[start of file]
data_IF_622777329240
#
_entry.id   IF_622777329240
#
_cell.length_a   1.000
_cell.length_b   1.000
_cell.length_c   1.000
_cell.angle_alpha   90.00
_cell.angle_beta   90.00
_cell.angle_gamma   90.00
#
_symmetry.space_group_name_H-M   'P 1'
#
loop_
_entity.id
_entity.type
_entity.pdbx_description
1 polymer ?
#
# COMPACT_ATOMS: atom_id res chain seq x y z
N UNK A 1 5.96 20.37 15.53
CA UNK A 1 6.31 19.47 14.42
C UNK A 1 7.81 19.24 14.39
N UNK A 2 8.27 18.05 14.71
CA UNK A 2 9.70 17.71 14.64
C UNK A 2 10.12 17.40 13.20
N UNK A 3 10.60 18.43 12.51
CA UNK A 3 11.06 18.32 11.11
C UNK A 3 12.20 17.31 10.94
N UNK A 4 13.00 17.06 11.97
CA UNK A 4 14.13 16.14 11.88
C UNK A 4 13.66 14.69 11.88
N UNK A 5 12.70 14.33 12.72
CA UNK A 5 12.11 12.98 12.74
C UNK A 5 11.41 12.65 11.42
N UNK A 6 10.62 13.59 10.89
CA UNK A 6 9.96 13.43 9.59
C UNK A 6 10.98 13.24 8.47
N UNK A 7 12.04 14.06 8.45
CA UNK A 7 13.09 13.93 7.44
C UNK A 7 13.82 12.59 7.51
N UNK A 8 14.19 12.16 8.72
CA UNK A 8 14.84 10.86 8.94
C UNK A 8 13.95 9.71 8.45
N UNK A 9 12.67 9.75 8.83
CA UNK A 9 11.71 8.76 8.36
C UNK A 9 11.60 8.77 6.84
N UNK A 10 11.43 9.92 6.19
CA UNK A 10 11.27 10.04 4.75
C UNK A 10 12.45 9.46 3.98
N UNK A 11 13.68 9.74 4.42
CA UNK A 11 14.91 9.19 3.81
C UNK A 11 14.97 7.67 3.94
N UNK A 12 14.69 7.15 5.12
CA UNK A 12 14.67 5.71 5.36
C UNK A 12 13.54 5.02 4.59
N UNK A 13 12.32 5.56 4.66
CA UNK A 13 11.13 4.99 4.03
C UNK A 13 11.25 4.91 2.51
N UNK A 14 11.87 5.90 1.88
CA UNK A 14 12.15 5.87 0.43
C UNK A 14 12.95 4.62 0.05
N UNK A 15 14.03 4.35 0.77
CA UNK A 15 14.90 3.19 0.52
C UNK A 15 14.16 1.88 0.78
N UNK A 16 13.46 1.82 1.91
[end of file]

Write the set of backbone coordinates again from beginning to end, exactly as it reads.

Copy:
data_IF_622777329240
#
_entry.id   IF_622777329240
#
_cell.length_a   1.000
_cell.length_b   1.000
_cell.length_c   1.000
_cell.angle_alpha   90.00
_cell.angle_beta   90.00
_cell.angle_gamma   90.00
#
_symmetry.space_group_name_H-M   'P 1'
#
loop_
_entity.id
_entity.type
_entity.pdbx_description
1 polymer ?
#
# COMPACT_ATOMS: atom_id res chain seq x y z
N UNK A 1 5.96 20.37 15.53
CA UNK A 1 6.31 19.47 14.42
C UNK A 1 7.81 19.24 14.39
N UNK A 2 8.27 18.05 14.71
CA UNK A 2 9.70 17.71 14.64
C UNK A 2 10.12 17.40 13.20
N UNK A 3 10.60 18.43 12.51
CA UNK A 3 11.06 18.32 11.11
C UNK A 3 12.20 17.31 10.94
N UNK A 4 13.00 17.06 11.97
CA UNK A 4 14.13 16.14 11.88
C UNK A 4 13.66 14.69 11.88
N UNK A 5 12.70 14.33 12.72
CA UNK A 5 12.11 12.98 12.74
C UNK A 5 11.41 12.65 11.42
N UNK A 6 10.62 13.59 10.89
CA UNK A 6 9.96 13.43 9.59
C UNK A 6 10.98 13.24 8.47
N UNK A 7 12.04 14.06 8.45
CA UNK A 7 13.09 13.93 7.44
C UNK A 7 13.82 12.59 7.51
N UNK A 8 14.19 12.16 8.72
CA UNK A 8 14.84 10.86 8.94
C UNK A 8 13.95 9.71 8.45
N UNK A 9 12.67 9.75 8.83
CA UNK A 9 11.71 8.76 8.36
C UNK A 9 11.60 8.77 6.84
N UNK A 10 11.43 9.92 6.19
CA UNK A 10 11.27 10.04 4.75
C UNK A 10 12.45 9.46 3.98
N UNK A 11 13.68 9.74 4.42
CA UNK A 11 14.91 9.19 3.81
C UNK A 11 14.97 7.67 3.94
N UNK A 12 14.69 7.15 5.12
CA UNK A 12 14.67 5.71 5.36
C UNK A 12 13.54 5.02 4.59
N UNK A 13 12.32 5.56 4.66
CA UNK A 13 11.13 4.99 4.03
C UNK A 13 11.25 4.91 2.51
N UNK A 14 11.87 5.90 1.88
CA UNK A 14 12.15 5.87 0.43
C UNK A 14 12.95 4.62 0.05
N UNK A 15 14.03 4.35 0.77
CA UNK A 15 14.90 3.19 0.52
C UNK A 15 14.16 1.88 0.78
N UNK A 16 13.46 1.82 1.91